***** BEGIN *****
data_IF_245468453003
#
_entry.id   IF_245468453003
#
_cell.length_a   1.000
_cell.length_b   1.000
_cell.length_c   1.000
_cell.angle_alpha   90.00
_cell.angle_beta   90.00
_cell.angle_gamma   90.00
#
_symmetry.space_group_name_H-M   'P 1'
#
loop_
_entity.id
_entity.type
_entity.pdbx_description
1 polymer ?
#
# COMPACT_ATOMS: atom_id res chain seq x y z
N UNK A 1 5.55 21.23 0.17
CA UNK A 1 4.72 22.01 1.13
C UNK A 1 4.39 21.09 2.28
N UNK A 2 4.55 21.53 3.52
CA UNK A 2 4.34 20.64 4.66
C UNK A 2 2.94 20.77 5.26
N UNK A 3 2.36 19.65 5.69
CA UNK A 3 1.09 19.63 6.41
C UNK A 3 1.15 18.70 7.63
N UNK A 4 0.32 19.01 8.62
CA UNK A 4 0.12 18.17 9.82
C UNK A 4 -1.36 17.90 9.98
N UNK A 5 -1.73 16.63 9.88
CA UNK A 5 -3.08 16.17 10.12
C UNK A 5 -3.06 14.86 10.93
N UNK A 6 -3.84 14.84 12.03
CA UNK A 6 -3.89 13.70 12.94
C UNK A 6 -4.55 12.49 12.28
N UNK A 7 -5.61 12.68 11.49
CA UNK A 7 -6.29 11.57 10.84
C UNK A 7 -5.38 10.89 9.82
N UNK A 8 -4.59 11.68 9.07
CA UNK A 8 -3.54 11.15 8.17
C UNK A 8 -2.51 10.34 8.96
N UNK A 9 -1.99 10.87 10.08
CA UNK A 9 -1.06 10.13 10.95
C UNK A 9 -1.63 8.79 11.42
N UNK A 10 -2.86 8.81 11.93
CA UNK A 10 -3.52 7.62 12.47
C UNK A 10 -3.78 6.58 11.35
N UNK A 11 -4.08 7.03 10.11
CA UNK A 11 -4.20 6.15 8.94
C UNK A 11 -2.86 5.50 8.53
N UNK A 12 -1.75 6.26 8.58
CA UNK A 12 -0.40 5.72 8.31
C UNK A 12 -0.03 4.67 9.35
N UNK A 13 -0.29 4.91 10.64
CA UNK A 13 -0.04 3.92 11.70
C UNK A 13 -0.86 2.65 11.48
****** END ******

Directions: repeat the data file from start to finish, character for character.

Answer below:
data_IF_245468453003
#
_entry.id   IF_245468453003
#
_cell.length_a   1.000
_cell.length_b   1.000
_cell.length_c   1.000
_cell.angle_alpha   90.00
_cell.angle_beta   90.00
_cell.angle_gamma   90.00
#
_symmetry.space_group_name_H-M   'P 1'
#
loop_
_entity.id
_entity.type
_entity.pdbx_description
1 polymer ?
#
# COMPACT_ATOMS: atom_id res chain seq x y z
N UNK A 1 5.55 21.23 0.17
CA UNK A 1 4.72 22.01 1.13
C UNK A 1 4.39 21.09 2.28
N UNK A 2 4.55 21.53 3.52
CA UNK A 2 4.34 20.64 4.66
C UNK A 2 2.94 20.77 5.26
N UNK A 3 2.36 19.65 5.69
CA UNK A 3 1.09 19.63 6.41
C UNK A 3 1.15 18.70 7.63
N UNK A 4 0.32 19.01 8.62
CA UNK A 4 0.12 18.17 9.82
C UNK A 4 -1.36 17.90 9.98
N UNK A 5 -1.73 16.63 9.88
CA UNK A 5 -3.08 16.17 10.12
C UNK A 5 -3.06 14.86 10.93
N UNK A 6 -3.84 14.84 12.03
CA UNK A 6 -3.89 13.70 12.94
C UNK A 6 -4.55 12.49 12.28
N UNK A 7 -5.61 12.68 11.49
CA UNK A 7 -6.29 11.57 10.84
C UNK A 7 -5.38 10.89 9.82
N UNK A 8 -4.59 11.68 9.07
CA UNK A 8 -3.54 11.15 8.17
C UNK A 8 -2.51 10.34 8.96
N UNK A 9 -1.99 10.87 10.08
CA UNK A 9 -1.06 10.13 10.95
C UNK A 9 -1.63 8.79 11.42
N UNK A 10 -2.86 8.81 11.93
CA UNK A 10 -3.52 7.62 12.47
C UNK A 10 -3.78 6.58 11.35
N UNK A 11 -4.08 7.03 10.11
CA UNK A 11 -4.20 6.15 8.94
C UNK A 11 -2.86 5.50 8.53
N UNK A 12 -1.75 6.26 8.58
CA UNK A 12 -0.40 5.72 8.31
C UNK A 12 -0.03 4.67 9.35
N UNK A 13 -0.29 4.91 10.64
CA UNK A 13 -0.04 3.92 11.70
C UNK A 13 -0.86 2.65 11.48